Who wants it? And will they pay for it?
Engineers love solving problem — fixing things, building new things. But, unless you are doing this out of passion and, perhaps, for yourself, it is not the time or place to solve a problem that may not be a (big enough) problem at all (for others).
When I give talks to startups about market validation, I tell them a story about a builder who finds a broken bridge and fixes it. But in return, he gets no thanks, no rewards and no one uses that bridge.
He later realizes that: 1) there’s another bigger and better bridge on a parallel road, and 2) the road that the bridge connects on the other side, doesn’t really lead to anywhere, hence giving no reason for people to cross it.
The moral of the story, I say, is:
- You need to determine if the bridge needs fixing (does someone want what you are offering?)
- You need to determine if someone’s going to pay for the bridge to be fixed (will someone buy your product/service?)
These are the two simple principles of market validation.
Most techie founders (or for that matter just about most founders) see a problem and jump on to the task of solving it. The most common assumption is: If I want this, I’m sure others want this too!
Assumption is, indeed, the mother of f**k ups! And startup founders assume so much about their product and market needs causing them to F**K UP when it’s time to launch their product into the market.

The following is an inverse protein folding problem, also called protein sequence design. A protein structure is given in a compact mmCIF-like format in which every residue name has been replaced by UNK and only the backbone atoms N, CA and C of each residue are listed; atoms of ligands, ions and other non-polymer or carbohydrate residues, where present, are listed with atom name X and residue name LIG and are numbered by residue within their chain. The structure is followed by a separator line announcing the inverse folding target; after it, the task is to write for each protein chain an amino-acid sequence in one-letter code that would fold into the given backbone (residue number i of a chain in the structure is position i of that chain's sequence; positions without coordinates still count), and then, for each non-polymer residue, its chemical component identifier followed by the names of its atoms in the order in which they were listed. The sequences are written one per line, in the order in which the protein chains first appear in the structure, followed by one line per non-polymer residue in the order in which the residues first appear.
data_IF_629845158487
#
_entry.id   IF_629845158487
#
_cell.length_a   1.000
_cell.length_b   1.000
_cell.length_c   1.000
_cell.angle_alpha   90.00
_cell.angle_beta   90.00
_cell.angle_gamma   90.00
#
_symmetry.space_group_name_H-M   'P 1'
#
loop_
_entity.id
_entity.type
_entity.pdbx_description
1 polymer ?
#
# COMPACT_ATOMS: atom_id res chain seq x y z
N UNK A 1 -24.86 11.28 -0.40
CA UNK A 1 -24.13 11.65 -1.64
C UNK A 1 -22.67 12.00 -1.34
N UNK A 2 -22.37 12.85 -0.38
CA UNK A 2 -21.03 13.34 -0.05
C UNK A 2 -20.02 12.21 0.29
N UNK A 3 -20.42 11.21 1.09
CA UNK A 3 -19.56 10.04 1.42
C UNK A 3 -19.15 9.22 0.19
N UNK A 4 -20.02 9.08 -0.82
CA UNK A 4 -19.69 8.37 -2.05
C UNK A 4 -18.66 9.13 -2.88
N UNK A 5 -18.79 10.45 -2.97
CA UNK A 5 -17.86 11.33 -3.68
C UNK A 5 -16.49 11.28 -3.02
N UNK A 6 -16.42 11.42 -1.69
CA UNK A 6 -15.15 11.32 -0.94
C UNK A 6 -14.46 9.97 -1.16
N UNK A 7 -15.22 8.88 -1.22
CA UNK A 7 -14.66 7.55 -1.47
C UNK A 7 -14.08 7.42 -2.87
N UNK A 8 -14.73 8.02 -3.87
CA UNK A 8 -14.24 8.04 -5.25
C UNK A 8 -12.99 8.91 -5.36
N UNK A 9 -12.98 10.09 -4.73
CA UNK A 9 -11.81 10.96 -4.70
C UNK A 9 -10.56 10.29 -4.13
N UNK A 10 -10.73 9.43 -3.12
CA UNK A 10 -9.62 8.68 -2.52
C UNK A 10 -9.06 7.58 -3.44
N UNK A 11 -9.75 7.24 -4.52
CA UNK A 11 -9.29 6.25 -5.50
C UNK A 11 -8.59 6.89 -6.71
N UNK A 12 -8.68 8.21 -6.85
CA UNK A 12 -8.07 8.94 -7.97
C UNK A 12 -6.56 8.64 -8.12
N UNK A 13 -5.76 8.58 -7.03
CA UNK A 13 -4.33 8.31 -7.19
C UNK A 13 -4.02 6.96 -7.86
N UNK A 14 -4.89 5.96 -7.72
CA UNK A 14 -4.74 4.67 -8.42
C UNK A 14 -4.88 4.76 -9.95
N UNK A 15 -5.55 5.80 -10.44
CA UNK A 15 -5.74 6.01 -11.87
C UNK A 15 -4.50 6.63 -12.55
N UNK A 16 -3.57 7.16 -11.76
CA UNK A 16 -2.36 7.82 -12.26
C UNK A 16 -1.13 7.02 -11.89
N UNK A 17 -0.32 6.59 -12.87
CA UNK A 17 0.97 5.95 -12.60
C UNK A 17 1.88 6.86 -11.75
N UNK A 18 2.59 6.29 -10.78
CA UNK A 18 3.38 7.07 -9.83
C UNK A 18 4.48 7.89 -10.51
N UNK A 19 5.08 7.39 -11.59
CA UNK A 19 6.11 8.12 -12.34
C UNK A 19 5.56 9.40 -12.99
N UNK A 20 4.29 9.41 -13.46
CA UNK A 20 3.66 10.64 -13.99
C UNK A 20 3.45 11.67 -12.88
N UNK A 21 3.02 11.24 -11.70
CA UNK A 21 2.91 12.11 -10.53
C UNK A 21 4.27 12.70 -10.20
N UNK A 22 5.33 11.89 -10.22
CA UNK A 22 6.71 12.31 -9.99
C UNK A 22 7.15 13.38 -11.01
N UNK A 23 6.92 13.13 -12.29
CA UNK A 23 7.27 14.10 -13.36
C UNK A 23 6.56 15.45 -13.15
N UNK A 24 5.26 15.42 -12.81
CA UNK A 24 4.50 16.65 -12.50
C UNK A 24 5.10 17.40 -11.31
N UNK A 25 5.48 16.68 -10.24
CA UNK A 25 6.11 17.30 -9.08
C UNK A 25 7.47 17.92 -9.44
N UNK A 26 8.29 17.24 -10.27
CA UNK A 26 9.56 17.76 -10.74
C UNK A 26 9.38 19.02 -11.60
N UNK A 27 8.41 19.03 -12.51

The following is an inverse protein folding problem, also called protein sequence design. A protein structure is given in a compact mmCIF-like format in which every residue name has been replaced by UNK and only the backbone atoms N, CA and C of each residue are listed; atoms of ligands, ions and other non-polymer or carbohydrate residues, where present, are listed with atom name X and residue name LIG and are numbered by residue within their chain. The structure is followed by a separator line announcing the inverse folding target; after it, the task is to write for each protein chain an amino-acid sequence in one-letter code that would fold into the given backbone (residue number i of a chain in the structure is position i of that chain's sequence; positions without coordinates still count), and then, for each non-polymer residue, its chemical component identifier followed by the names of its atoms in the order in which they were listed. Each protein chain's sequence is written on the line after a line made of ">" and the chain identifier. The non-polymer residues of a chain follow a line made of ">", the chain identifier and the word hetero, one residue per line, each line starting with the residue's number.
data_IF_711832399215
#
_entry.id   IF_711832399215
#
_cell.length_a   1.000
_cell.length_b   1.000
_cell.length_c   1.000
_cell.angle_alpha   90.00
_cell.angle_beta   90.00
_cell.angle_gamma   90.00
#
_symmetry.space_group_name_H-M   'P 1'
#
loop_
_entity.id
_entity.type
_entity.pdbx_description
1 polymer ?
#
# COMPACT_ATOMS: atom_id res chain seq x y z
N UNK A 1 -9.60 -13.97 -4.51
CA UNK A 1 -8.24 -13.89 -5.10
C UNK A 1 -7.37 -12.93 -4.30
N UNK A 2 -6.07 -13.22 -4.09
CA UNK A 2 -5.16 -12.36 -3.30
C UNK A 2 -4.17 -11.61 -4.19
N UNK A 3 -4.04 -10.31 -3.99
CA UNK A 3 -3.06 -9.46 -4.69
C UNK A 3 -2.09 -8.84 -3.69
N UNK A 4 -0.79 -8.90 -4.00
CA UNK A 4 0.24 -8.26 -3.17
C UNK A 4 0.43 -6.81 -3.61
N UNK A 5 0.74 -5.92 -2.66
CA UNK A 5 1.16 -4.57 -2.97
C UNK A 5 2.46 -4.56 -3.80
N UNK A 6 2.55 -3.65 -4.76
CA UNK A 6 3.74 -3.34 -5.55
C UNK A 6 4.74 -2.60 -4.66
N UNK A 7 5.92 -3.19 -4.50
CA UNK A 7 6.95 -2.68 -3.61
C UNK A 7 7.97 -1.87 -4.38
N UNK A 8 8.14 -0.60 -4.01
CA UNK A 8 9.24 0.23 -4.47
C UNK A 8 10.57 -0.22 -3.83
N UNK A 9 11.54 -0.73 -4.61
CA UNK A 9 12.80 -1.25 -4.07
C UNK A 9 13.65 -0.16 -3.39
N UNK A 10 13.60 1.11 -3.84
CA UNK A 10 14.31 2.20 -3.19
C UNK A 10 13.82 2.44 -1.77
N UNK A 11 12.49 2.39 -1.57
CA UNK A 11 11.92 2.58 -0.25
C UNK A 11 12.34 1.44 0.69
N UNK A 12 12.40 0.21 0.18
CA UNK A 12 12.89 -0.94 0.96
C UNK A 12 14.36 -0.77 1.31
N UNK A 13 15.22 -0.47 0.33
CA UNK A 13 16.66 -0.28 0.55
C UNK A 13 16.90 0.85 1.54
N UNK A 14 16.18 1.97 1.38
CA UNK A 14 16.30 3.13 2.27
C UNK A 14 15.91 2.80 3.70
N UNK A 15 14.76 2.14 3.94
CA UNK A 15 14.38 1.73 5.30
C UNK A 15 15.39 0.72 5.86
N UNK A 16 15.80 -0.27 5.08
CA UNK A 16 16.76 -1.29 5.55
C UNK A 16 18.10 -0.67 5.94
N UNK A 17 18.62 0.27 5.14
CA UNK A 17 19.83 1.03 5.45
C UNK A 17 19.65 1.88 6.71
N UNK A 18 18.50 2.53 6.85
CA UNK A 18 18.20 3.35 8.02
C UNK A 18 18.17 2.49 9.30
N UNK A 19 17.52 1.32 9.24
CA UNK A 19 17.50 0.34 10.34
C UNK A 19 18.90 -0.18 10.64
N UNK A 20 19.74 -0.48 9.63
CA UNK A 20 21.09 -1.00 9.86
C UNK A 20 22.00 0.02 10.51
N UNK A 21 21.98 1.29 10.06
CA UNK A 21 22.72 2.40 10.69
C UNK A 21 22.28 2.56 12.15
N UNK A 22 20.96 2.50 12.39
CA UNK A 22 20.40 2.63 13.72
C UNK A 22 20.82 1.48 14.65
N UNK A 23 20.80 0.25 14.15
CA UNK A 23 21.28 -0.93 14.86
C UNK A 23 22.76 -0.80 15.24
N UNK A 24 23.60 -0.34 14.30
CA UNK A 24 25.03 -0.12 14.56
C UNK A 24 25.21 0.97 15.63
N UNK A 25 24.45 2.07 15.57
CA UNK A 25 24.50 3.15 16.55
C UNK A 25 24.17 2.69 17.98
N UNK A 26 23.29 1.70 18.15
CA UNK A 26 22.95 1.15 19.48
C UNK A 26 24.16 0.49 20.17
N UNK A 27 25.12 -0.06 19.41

Just like the builder in my story, they realize (after having spent weeks, months or even years in building/fixing) that no one wants it and/or no one is willing to pay for it.
If you have started developing something without validating, stop!
Stop any more production activities and take time to validate your market. You may have spent significant time building your product, but in the end, there’s no point of it all if it doesn’t sell. Don’t fall into the trap of sunk-cost fallacy and cut your losses before it’s too late.
If you are still thinking about starting something around your idea. You are in luck as there’s not much you have to lose before you go on an expedition validating your idea.
And remember these wise words!
Post-edit: I still haven’t written on how to validate your market, but here are some great articles and posts on doing so:
- Jim Semick’s Lean Market Validation (I like #9)
- Joey Barker’s Market Validation 101 Infographic (with a slightly different, but valid, take)
- Jon Lee’s Startup’s Roadmap to Validation Lesson 2.
As always, leave your comments, questions, feedback and even disagreements below. Cheers.